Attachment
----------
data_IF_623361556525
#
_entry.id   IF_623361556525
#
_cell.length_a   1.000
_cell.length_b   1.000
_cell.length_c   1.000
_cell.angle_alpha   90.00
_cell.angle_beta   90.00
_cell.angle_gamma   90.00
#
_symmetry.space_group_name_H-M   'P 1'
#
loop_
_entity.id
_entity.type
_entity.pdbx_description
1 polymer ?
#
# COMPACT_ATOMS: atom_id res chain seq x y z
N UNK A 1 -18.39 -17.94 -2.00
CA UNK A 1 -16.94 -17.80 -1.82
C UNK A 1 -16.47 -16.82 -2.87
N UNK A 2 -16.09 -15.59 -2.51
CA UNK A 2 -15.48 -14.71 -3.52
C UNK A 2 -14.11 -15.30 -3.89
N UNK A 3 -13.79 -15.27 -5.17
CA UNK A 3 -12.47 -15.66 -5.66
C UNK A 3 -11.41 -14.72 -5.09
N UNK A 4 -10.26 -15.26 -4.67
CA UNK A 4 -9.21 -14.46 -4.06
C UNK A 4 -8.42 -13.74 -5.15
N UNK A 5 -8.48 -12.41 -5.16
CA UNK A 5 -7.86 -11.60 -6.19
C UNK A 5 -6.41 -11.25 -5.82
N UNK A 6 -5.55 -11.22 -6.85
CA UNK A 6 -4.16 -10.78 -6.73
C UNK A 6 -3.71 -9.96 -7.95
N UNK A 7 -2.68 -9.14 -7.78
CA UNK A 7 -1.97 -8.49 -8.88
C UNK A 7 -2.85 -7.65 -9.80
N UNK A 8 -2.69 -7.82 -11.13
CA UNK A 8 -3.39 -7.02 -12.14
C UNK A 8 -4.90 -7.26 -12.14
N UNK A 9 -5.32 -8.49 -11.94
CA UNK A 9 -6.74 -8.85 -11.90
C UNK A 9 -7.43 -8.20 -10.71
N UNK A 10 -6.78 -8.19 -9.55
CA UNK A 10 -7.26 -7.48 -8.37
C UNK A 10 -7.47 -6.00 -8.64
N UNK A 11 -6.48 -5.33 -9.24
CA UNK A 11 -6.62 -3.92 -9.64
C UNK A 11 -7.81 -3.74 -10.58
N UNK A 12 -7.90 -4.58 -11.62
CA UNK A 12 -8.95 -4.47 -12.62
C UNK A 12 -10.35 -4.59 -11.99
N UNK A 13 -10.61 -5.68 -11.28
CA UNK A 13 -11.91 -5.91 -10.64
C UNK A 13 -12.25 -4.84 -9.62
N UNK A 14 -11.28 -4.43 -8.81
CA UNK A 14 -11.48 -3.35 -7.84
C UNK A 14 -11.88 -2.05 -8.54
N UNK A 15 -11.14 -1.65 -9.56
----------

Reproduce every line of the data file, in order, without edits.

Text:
data_IF_623361556525
#
_entry.id   IF_623361556525
#
_cell.length_a   1.000
_cell.length_b   1.000
_cell.length_c   1.000
_cell.angle_alpha   90.00
_cell.angle_beta   90.00
_cell.angle_gamma   90.00
#
_symmetry.space_group_name_H-M   'P 1'
#
loop_
_entity.id
_entity.type
_entity.pdbx_description
1 polymer ?
#
# COMPACT_ATOMS: atom_id res chain seq x y z
N UNK A 1 -18.39 -17.94 -2.00
CA UNK A 1 -16.94 -17.80 -1.82
C UNK A 1 -16.47 -16.82 -2.87
N UNK A 2 -16.09 -15.59 -2.51
CA UNK A 2 -15.48 -14.71 -3.52
C UNK A 2 -14.11 -15.30 -3.89
N UNK A 3 -13.79 -15.27 -5.17
CA UNK A 3 -12.47 -15.66 -5.66
C UNK A 3 -11.41 -14.72 -5.09
N UNK A 4 -10.26 -15.26 -4.67
CA UNK A 4 -9.21 -14.46 -4.06
C UNK A 4 -8.42 -13.74 -5.15
N UNK A 5 -8.48 -12.41 -5.16
CA UNK A 5 -7.86 -11.60 -6.19
C UNK A 5 -6.41 -11.25 -5.82
N UNK A 6 -5.55 -11.22 -6.85
CA UNK A 6 -4.16 -10.78 -6.73
C UNK A 6 -3.71 -9.96 -7.95
N UNK A 7 -2.68 -9.14 -7.78
CA UNK A 7 -1.97 -8.49 -8.88
C UNK A 7 -2.85 -7.65 -9.80
N UNK A 8 -2.69 -7.82 -11.13
CA UNK A 8 -3.39 -7.02 -12.14
C UNK A 8 -4.90 -7.26 -12.14
N UNK A 9 -5.32 -8.49 -11.94
CA UNK A 9 -6.74 -8.85 -11.90
C UNK A 9 -7.43 -8.20 -10.71
N UNK A 10 -6.78 -8.19 -9.55
CA UNK A 10 -7.26 -7.48 -8.37
C UNK A 10 -7.47 -6.00 -8.64
N UNK A 11 -6.48 -5.33 -9.24
CA UNK A 11 -6.62 -3.92 -9.64
C UNK A 11 -7.81 -3.74 -10.58
N UNK A 12 -7.90 -4.58 -11.62
CA UNK A 12 -8.95 -4.47 -12.62
C UNK A 12 -10.35 -4.59 -11.99
N UNK A 13 -10.61 -5.68 -11.28
CA UNK A 13 -11.91 -5.91 -10.64
C UNK A 13 -12.25 -4.84 -9.62
N UNK A 14 -11.28 -4.43 -8.81
CA UNK A 14 -11.48 -3.35 -7.84
C UNK A 14 -11.88 -2.05 -8.54
N UNK A 15 -11.14 -1.65 -9.56